Document Detail


Evidence that pigeons orient to geomagnetic intensity during homing.
MedLine Citation:
PMID:  17301015     Owner:  NLM     Status:  MEDLINE    
Abstract/OtherAbstract:
The influence of the Earth's magnetic field on locomotory orientation has been studied in many taxa but is best understood for homing pigeons (Columba livia). Effects of experimentally induced and naturally occurring perturbations in the geomagnetic field suggest that pigeons are sensitive to changes in geomagnetic parameters. However, whether pigeons use the Earth's magnetic field for position determination remains unknown. Here we report an apparent orientation to the intensity gradient of the geomagnetic field observed in pigeons homing from sites in and around a magnetic anomaly. From flight trajectories recorded by GPS-based tracking devices, we noted that many pigeons released at unfamiliar sites initially flew, in some cases up to several kilometres, in directions parallel and/or perpendicular to the bearing of the local intensity field. This behaviour occurred irrespective of the homeward direction and significantly more often than what was expected by random chance. Our study describes a novel behaviour which provides strong evidence that pigeons when homing detect and respond to spatial variation in the Earth's magnetic field--information of potential use for navigation.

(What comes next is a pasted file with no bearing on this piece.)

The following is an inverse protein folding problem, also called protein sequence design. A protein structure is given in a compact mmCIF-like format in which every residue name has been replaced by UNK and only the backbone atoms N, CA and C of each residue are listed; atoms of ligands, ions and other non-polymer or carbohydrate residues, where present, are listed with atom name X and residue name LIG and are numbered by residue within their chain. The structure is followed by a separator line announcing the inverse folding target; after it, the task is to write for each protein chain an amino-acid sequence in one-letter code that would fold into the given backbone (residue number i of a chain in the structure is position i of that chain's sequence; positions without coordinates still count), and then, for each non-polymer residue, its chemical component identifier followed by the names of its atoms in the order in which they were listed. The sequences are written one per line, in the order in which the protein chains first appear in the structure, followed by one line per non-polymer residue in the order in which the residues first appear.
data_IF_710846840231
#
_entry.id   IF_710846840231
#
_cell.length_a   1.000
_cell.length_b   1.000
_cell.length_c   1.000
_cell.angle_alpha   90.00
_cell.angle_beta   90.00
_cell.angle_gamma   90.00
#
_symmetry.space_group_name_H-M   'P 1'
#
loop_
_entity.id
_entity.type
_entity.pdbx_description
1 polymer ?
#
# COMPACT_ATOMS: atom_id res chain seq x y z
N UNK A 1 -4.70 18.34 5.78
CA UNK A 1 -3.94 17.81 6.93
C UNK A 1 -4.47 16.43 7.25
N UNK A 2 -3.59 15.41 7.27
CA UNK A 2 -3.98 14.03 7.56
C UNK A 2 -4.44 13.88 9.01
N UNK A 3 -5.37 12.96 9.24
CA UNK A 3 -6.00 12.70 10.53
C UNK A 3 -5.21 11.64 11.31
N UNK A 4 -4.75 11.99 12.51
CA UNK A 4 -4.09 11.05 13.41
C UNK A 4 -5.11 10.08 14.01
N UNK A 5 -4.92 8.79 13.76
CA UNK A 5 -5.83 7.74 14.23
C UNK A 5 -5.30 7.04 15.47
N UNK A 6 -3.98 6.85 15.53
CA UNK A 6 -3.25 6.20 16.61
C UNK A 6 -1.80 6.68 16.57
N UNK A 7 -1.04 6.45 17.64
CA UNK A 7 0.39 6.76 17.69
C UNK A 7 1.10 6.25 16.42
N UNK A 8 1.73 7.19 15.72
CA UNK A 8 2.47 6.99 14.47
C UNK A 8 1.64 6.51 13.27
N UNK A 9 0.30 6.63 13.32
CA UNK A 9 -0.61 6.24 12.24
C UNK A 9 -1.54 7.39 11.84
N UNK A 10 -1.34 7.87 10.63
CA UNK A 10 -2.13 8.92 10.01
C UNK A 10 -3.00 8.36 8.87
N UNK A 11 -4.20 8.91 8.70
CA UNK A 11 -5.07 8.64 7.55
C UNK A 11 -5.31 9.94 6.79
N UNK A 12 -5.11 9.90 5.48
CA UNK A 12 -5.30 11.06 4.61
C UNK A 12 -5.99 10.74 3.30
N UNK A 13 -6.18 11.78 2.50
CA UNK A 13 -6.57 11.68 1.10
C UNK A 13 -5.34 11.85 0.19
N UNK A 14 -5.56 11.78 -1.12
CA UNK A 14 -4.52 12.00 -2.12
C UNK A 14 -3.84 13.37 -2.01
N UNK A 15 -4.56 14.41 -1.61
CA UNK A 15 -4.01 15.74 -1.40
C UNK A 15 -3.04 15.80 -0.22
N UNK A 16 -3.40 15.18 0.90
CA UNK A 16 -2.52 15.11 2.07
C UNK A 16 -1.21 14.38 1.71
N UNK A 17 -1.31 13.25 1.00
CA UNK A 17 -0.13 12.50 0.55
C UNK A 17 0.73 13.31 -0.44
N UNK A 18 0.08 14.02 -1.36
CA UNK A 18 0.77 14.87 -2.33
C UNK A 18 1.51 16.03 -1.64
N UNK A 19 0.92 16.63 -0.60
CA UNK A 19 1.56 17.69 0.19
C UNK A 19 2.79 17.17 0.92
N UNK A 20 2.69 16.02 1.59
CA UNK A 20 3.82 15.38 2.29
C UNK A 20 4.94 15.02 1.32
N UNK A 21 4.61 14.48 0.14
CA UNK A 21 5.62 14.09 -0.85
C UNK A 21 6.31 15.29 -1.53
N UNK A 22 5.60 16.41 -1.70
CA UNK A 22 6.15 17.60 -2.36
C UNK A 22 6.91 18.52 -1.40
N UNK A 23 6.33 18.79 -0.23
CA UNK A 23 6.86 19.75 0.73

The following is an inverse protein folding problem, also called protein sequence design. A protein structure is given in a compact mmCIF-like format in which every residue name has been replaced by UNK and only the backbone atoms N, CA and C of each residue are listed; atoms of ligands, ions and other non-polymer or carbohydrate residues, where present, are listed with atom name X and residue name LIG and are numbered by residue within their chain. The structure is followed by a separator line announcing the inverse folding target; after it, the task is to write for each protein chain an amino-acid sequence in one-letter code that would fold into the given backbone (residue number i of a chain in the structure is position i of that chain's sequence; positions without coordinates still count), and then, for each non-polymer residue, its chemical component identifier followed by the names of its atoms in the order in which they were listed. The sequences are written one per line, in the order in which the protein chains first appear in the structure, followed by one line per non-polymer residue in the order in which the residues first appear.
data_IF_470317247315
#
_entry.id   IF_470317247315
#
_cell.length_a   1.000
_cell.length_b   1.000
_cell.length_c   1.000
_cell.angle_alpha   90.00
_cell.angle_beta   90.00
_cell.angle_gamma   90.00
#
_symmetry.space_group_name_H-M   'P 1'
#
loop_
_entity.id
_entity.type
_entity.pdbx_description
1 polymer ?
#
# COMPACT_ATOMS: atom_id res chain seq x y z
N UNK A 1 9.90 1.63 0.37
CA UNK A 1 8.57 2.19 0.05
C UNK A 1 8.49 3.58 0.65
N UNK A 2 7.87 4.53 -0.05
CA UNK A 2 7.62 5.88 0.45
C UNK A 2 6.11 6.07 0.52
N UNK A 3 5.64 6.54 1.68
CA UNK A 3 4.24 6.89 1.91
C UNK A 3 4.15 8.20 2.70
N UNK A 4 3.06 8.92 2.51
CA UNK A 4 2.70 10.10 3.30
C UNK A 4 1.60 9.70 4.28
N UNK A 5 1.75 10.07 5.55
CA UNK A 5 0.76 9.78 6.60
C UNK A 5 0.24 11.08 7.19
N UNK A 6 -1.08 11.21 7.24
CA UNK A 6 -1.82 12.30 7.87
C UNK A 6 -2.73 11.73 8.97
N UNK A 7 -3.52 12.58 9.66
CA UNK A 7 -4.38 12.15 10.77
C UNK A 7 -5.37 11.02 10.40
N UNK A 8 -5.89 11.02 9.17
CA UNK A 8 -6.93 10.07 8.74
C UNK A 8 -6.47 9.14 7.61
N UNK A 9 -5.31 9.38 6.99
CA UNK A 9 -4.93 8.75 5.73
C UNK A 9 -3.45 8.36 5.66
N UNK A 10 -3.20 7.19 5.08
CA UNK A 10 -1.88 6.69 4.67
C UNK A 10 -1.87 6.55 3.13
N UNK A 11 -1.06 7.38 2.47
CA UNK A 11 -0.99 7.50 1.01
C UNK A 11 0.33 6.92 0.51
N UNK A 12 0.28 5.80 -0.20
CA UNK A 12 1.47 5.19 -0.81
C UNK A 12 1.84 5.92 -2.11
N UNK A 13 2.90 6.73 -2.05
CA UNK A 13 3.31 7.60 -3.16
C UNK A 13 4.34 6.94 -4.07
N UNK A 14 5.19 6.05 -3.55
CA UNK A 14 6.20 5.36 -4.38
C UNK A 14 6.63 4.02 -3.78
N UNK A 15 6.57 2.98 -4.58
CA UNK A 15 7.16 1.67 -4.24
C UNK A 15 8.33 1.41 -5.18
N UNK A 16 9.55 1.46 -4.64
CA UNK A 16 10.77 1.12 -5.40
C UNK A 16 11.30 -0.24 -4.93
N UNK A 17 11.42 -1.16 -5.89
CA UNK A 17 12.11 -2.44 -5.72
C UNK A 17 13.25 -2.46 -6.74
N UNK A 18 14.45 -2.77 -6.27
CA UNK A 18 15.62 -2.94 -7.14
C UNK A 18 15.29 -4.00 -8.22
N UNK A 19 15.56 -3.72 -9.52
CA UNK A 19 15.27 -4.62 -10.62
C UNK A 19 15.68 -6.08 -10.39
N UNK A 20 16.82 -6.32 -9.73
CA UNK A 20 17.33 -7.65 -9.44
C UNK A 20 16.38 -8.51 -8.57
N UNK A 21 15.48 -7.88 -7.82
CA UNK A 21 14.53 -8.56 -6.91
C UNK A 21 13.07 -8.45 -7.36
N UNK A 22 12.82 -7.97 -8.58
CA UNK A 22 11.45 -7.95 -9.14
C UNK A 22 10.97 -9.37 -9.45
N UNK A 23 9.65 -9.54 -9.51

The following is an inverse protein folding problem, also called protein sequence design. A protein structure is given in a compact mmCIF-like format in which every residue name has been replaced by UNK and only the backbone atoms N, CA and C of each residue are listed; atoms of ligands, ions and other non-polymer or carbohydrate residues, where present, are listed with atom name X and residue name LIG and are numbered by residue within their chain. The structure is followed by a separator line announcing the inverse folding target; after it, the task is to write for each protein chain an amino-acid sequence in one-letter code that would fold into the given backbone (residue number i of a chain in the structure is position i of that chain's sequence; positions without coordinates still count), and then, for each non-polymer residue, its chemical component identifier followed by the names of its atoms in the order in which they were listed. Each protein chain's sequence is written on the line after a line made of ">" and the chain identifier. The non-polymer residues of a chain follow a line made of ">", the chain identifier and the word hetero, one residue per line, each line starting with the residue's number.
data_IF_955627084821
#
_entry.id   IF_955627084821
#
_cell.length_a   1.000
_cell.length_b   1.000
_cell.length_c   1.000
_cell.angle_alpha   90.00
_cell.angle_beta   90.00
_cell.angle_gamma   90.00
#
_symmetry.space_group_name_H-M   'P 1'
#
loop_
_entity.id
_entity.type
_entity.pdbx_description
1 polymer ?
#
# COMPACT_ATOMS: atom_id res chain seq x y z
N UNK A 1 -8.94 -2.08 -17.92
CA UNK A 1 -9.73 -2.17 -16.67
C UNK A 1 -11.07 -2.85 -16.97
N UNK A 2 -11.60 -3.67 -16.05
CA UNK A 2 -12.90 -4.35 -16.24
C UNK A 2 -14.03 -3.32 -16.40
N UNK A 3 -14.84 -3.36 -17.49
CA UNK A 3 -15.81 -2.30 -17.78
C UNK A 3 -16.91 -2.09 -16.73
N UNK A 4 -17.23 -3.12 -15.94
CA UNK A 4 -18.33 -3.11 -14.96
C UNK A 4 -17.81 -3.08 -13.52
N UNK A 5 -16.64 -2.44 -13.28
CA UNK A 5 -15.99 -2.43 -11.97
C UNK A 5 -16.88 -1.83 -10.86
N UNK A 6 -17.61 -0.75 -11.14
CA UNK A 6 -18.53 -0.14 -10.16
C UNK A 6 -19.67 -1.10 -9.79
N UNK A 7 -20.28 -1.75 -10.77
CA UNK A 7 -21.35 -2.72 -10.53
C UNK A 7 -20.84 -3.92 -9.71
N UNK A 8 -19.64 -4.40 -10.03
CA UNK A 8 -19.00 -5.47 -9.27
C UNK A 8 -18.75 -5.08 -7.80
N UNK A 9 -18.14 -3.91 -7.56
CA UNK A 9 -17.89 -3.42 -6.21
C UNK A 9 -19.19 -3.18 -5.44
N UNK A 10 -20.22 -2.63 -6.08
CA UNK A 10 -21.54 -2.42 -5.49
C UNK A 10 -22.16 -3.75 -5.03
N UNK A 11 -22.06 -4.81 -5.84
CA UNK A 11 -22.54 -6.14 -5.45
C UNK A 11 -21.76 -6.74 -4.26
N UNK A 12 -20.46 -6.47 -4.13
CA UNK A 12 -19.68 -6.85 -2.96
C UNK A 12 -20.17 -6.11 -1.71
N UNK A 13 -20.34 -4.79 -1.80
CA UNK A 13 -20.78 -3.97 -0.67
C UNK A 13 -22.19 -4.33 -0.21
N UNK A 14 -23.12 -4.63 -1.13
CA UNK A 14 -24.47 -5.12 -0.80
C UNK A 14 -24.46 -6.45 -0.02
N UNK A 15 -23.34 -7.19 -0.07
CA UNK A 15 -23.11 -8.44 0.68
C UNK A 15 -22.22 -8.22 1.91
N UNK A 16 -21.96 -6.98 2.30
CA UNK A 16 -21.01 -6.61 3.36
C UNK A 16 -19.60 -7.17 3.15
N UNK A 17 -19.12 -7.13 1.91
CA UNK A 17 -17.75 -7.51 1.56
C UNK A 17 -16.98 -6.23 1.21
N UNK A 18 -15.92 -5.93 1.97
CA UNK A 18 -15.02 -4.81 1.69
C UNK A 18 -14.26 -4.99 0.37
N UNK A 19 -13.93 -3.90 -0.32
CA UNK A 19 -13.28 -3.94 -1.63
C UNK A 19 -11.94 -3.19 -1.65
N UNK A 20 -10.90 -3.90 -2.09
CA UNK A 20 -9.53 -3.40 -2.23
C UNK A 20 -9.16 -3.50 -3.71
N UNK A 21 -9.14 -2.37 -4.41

Authors:
Todd E Dennis; Matt J Rayner; Michael M Walker
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Publication Detail:
Type:  Comparative Study; Journal Article; Research Support, Non-U.S. Gov't    
Journal Detail:
Title:  Proceedings. Biological sciences / The Royal Society     Volume:  274     ISSN:  0962-8452     ISO Abbreviation:  Proc. Biol. Sci.     Publication Date:  2007 May 
Date Detail:
Created Date:  2007-04-19     Completed Date:  2007-07-27     Revised Date:  2013-06-06    
Medline Journal Info:
Nlm Unique ID:  101245157     Medline TA:  Proc Biol Sci     Country:  England    
Other Details:
Languages:  eng     Pagination:  1153-8     Citation Subset:  IM    
Affiliation:
School of Biological Sciences, University of Auckland, New Zealand. t.dennis@auckland.ac.nz
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MeSH Terms
Descriptor/Qualifier:
Animals
Columbidae / physiology*
Geography
Homing Behavior / physiology*
Magnetics*
Orientation / physiology*
Comments/Corrections

From MEDLINE®/PubMed®, a database of the U.S. National Library of Medicine


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